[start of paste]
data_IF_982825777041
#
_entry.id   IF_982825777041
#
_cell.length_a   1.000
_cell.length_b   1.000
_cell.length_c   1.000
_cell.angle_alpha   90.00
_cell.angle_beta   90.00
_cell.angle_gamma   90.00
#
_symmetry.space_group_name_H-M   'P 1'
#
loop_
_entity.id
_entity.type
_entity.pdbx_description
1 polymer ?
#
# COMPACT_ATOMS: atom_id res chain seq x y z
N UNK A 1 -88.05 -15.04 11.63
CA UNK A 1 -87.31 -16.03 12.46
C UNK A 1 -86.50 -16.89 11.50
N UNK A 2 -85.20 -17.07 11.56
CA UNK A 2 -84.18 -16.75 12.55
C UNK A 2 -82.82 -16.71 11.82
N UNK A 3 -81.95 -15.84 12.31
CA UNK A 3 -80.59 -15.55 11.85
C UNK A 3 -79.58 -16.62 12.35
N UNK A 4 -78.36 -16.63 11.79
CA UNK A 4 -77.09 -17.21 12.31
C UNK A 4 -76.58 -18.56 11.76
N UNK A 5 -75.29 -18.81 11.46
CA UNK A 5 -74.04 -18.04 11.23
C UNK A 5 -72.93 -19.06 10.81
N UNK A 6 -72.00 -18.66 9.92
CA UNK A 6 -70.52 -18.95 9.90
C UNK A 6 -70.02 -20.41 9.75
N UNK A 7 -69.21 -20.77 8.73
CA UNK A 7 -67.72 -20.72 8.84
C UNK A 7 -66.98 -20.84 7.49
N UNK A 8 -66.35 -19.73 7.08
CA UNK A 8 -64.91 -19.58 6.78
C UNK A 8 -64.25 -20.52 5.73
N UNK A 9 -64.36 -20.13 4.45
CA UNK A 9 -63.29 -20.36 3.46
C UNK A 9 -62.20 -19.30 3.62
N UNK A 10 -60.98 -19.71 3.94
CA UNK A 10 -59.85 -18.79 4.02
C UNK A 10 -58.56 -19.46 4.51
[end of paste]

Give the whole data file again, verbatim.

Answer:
data_IF_982825777041
#
_entry.id   IF_982825777041
#
_cell.length_a   1.000
_cell.length_b   1.000
_cell.length_c   1.000
_cell.angle_alpha   90.00
_cell.angle_beta   90.00
_cell.angle_gamma   90.00
#
_symmetry.space_group_name_H-M   'P 1'
#
loop_
_entity.id
_entity.type
_entity.pdbx_description
1 polymer ?
#
# COMPACT_ATOMS: atom_id res chain seq x y z
N UNK A 1 -88.05 -15.04 11.63
CA UNK A 1 -87.31 -16.03 12.46
C UNK A 1 -86.50 -16.89 11.50
N UNK A 2 -85.20 -17.07 11.56
CA UNK A 2 -84.18 -16.75 12.55
C UNK A 2 -82.82 -16.71 11.82
N UNK A 3 -81.95 -15.84 12.31
CA UNK A 3 -80.59 -15.55 11.85
C UNK A 3 -79.58 -16.62 12.35
N UNK A 4 -78.36 -16.63 11.79
CA UNK A 4 -77.09 -17.21 12.31
C UNK A 4 -76.58 -18.56 11.76
N UNK A 5 -75.29 -18.81 11.46
CA UNK A 5 -74.04 -18.04 11.23
C UNK A 5 -72.93 -19.06 10.81
N UNK A 6 -72.00 -18.66 9.92
CA UNK A 6 -70.52 -18.95 9.90
C UNK A 6 -70.02 -20.41 9.75
N UNK A 7 -69.21 -20.77 8.73
CA UNK A 7 -67.72 -20.72 8.84
C UNK A 7 -66.98 -20.84 7.49
N UNK A 8 -66.35 -19.73 7.08
CA UNK A 8 -64.91 -19.58 6.78
C UNK A 8 -64.25 -20.52 5.73
N UNK A 9 -64.36 -20.13 4.45
CA UNK A 9 -63.29 -20.36 3.46
C UNK A 9 -62.20 -19.30 3.62
N UNK A 10 -60.98 -19.71 3.94
CA UNK A 10 -59.85 -18.79 4.02
C UNK A 10 -58.56 -19.46 4.51